Home » today » Business » Debtors’ Atlas: Why Germany is caught in the “over-indebtedness paradox” – economy

Debtors’ Atlas: Why Germany is caught in the “over-indebtedness paradox” – economy

Even if they are positive, study results sometimes seem downright absurd. At first glance, the Debtors’ Atlas 2021 is definitely such a case. After almost two years of the Corona crisis, the economic research institute Creditreform has come to the conclusion that fewer people in Germany are over-indebted than ever since they began recording 15 years ago.

Compared to 2020, around 700,000 fewer private individuals were insolvent as of October 2021. The number of over-indebted people is falling for the third year in a row, apparently completely unaffected by the pandemic economic slump. Nevertheless, there are still 6.16 million people in Germany who are currently unable to pay their bills and are unable to service their loans.

Over-indebtedness is a time-lagged marker

The study directors warn against jumping to conclusions: “In view of the long-lasting corona situation, the positive numbers are a paradox of over-indebtedness,” says Patrik-Ludwig Hantzsch, head of economic research at Creditreform. However, the over-indebtedness rate is a long-term marker that only depicts economic crises with a time lag.

Nevertheless, government aid measures such as short-time work benefits and bridging aid for the self-employed have initially succeeded in securing livelihoods. In addition, the uncertainty among consumers in the pandemic has prompted them to spend their money more cautiously and take out fewer loans.

According to Hantzsch, the lower level of over-indebtedness should not hide the fact that even a year and a half after the spread of the pandemic, many households are lacking money. “At the moment, 32 percent or around 13.5 million households are still affected by losses in household income.” The reasons given by 40 percent of those surveyed are that they are still on short-time work; Eleven percent that they lost their job. That is at least five percentage points less than in October 2020.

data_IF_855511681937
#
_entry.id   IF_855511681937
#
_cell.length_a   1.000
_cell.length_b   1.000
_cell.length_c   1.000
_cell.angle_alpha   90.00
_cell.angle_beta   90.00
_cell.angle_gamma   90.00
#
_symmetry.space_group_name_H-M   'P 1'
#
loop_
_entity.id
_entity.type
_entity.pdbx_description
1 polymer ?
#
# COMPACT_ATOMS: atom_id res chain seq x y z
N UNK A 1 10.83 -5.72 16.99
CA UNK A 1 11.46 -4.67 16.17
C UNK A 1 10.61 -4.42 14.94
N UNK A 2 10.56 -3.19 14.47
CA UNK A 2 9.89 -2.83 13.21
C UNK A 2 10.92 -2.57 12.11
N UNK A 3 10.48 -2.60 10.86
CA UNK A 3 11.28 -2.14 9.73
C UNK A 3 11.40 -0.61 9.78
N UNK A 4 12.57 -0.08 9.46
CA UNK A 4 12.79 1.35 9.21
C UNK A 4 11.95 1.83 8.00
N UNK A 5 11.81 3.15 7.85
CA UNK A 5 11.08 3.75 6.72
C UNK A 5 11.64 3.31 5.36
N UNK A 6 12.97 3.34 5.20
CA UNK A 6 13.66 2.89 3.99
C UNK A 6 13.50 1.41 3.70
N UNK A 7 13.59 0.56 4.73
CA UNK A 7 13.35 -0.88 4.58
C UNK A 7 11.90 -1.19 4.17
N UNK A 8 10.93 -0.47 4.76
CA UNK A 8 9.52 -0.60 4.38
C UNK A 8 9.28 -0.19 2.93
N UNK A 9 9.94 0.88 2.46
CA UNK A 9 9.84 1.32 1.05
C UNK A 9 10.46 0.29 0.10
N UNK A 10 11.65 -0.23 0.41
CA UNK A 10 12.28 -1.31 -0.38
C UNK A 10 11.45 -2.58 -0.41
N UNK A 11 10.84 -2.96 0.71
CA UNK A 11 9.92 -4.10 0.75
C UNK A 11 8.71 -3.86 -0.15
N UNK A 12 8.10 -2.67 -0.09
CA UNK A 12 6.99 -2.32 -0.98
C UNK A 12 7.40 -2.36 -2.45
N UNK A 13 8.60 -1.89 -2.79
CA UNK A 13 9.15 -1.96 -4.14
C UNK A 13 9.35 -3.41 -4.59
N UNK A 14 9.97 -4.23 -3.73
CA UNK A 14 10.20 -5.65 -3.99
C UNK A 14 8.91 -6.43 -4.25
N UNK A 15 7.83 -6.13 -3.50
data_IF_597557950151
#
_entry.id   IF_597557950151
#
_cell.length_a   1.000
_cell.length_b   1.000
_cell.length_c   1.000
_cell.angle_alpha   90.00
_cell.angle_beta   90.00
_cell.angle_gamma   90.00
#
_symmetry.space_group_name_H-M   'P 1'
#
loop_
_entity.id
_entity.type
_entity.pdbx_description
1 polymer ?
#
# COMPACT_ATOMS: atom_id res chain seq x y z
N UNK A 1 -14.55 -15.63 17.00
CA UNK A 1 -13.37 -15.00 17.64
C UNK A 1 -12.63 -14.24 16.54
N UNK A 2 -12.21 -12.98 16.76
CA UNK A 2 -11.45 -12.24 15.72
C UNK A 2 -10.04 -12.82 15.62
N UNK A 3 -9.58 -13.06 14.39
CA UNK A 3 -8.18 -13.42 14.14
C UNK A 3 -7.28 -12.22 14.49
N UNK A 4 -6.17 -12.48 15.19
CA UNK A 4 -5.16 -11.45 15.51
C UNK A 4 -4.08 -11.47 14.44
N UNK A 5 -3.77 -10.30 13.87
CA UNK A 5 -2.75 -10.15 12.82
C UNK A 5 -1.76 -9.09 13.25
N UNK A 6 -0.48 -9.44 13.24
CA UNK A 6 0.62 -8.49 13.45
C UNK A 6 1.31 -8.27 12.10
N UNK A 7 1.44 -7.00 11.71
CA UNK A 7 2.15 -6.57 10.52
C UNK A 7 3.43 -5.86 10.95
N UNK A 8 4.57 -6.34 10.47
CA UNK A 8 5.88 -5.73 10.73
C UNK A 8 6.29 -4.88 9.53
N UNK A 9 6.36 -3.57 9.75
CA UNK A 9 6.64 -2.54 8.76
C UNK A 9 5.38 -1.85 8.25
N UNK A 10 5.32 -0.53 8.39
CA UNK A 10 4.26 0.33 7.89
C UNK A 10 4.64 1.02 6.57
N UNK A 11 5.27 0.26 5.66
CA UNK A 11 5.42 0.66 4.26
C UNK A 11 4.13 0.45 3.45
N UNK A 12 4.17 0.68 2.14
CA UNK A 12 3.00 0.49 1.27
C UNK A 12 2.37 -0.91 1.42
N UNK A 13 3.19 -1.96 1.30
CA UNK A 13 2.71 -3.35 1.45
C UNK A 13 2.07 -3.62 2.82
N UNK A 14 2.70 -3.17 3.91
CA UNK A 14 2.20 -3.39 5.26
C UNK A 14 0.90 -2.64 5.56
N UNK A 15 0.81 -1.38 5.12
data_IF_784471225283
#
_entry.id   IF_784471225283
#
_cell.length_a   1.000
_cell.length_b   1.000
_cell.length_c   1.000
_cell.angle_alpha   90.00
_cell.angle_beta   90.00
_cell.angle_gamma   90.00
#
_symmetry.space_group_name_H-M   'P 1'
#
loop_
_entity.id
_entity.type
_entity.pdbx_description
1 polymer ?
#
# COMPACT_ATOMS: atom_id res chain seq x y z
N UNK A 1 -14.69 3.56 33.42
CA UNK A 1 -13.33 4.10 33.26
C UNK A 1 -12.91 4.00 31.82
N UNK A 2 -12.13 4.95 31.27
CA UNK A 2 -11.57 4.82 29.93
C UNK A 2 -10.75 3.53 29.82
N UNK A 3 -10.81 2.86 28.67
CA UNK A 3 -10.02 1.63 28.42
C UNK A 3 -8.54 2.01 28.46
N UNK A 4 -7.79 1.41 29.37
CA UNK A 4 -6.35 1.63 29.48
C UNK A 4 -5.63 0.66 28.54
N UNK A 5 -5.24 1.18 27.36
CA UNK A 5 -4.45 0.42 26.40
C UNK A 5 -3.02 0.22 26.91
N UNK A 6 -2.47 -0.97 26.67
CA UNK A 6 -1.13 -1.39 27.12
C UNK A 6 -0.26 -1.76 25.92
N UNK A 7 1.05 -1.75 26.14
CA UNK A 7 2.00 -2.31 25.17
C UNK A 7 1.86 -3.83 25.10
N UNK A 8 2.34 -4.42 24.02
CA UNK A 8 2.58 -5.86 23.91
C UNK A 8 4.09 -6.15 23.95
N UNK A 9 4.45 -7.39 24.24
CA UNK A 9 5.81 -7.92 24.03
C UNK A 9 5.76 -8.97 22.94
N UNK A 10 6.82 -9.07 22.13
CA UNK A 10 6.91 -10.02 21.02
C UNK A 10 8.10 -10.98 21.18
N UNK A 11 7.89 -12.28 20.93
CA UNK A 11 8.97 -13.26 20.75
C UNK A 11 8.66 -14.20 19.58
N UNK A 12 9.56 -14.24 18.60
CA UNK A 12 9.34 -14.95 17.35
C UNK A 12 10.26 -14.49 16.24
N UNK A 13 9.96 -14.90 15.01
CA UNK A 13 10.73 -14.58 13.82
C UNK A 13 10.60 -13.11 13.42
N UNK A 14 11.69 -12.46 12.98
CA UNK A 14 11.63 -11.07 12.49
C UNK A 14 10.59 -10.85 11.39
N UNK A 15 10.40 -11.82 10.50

But why are so many people in a rich country like Germany – every seventh consumer – overindebted? For years, Creditreform has identified unemployment and strokes of fate such as illness, addiction or accidents and inefficient housekeeping as the main causes. But since the financial crisis in 2008, one parameter has been closing in on the ranking. Compared to 2008, three times as many people now state that they cannot earn a living without debts because of a “long-term low income”.

In the 13 years since the financial crisis, the low-wage sector and precarious employment, such as delivery services, catering and the meat industry, have continued to grow. In combination with higher housing and living costs, this means that many people are unable to build up reserves in order to cushion temporary income losses, such as during the Corona crisis.

At the moment, this dangerous situation seems to be coming to a head, as heating costs as well as fuel and food prices continue to rise. The rents in metropolitan areas are now so high that many people with low incomes only spend half of it on their homes. For those who are happy at the end of each month when the account is still covered, even 20 euros higher expenses can pull the account into the red in the long term.

The expanded low-wage sector is an example of how crises and subsequent political decisions determine the financial independence of private individuals in the long term. This year’s debt atlas also reminds us that old-age poverty is not a temporary phenomenon either. Only in the age group of 60 to 69 year olds has the overindebtedness rate increased, while a slight decrease was measured for all other five age groups. Currently, 769,000 people in their sixties have so much debt that they will not be able to repay it in the long term.

– .

Leave a Comment

This site uses Akismet to reduce spam. Learn how your comment data is processed.